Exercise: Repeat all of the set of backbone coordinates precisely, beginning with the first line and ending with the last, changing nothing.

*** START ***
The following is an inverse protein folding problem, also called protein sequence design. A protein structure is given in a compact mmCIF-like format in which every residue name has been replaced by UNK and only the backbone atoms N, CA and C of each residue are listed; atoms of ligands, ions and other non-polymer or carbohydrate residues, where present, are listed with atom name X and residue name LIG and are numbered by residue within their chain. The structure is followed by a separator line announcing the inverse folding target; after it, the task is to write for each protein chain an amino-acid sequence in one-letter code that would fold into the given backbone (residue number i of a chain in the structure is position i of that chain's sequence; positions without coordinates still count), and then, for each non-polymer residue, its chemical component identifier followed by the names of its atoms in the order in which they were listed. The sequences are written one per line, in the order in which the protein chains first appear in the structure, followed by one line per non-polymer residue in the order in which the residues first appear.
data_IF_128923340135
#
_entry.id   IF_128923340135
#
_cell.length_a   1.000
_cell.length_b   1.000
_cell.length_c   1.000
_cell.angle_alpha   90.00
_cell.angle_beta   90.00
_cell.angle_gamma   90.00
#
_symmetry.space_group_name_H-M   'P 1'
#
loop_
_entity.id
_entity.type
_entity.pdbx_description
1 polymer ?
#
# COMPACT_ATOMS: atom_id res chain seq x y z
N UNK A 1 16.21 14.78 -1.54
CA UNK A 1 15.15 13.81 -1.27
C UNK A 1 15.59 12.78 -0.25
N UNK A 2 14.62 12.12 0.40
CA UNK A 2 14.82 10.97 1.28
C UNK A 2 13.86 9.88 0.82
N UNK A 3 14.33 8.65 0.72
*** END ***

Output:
The following is an inverse protein folding problem, also called protein sequence design. A protein structure is given in a compact mmCIF-like format in which every residue name has been replaced by UNK and only the backbone atoms N, CA and C of each residue are listed; atoms of ligands, ions and other non-polymer or carbohydrate residues, where present, are listed with atom name X and residue name LIG and are numbered by residue within their chain. The structure is followed by a separator line announcing the inverse folding target; after it, the task is to write for each protein chain an amino-acid sequence in one-letter code that would fold into the given backbone (residue number i of a chain in the structure is position i of that chain's sequence; positions without coordinates still count), and then, for each non-polymer residue, its chemical component identifier followed by the names of its atoms in the order in which they were listed. The sequences are written one per line, in the order in which the protein chains first appear in the structure, followed by one line per non-polymer residue in the order in which the residues first appear.
data_IF_128923340135
#
_entry.id   IF_128923340135
#
_cell.length_a   1.000
_cell.length_b   1.000
_cell.length_c   1.000
_cell.angle_alpha   90.00
_cell.angle_beta   90.00
_cell.angle_gamma   90.00
#
_symmetry.space_group_name_H-M   'P 1'
#
loop_
_entity.id
_entity.type
_entity.pdbx_description
1 polymer ?
#
# COMPACT_ATOMS: atom_id res chain seq x y z
N UNK A 1 16.21 14.78 -1.54
CA UNK A 1 15.15 13.81 -1.27
C UNK A 1 15.59 12.78 -0.25
N UNK A 2 14.62 12.12 0.40
CA UNK A 2 14.82 10.97 1.28
C UNK A 2 13.86 9.88 0.82
N UNK A 3 14.33 8.65 0.72